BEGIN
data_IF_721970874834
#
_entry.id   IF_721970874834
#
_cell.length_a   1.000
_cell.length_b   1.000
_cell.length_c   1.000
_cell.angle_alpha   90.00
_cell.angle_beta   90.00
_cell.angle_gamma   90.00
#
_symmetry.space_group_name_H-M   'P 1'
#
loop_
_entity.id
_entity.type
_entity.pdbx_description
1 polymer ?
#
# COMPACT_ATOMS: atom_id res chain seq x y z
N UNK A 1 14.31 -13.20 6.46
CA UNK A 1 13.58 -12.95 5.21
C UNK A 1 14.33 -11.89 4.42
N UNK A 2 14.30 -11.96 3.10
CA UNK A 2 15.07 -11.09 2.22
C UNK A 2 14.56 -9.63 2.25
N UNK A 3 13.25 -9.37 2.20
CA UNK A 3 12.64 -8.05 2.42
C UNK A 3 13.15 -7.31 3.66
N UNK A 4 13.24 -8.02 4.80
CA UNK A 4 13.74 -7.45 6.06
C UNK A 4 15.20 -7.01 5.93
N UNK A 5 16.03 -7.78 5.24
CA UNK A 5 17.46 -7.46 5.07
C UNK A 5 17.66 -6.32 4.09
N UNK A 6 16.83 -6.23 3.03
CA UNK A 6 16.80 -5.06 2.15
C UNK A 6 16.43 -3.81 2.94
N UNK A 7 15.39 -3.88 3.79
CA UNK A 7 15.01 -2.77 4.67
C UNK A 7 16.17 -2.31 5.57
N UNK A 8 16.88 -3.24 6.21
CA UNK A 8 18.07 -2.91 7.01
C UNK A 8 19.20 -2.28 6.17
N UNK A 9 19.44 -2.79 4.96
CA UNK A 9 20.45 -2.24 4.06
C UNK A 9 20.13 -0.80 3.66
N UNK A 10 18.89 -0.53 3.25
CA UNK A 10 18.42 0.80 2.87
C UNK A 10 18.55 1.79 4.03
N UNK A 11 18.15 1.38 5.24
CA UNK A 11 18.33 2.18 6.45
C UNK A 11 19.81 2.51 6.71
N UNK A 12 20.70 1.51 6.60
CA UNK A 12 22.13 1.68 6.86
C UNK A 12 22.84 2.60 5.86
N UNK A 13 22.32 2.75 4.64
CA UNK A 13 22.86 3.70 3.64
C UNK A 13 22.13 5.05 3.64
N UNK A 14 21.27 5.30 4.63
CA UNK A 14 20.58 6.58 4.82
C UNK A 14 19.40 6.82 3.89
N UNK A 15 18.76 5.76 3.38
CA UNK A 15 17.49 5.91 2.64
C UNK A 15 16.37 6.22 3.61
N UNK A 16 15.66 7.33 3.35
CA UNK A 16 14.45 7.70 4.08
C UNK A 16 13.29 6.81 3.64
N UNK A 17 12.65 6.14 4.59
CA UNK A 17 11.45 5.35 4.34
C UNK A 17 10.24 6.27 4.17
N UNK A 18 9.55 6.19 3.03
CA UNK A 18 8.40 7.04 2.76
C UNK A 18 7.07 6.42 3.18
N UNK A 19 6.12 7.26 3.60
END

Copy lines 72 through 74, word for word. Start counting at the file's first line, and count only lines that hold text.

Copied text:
N UNK A 18 9.55 6.19 3.03
CA UNK A 18 8.40 7.04 2.76
C UNK A 18 7.07 6.42 3.18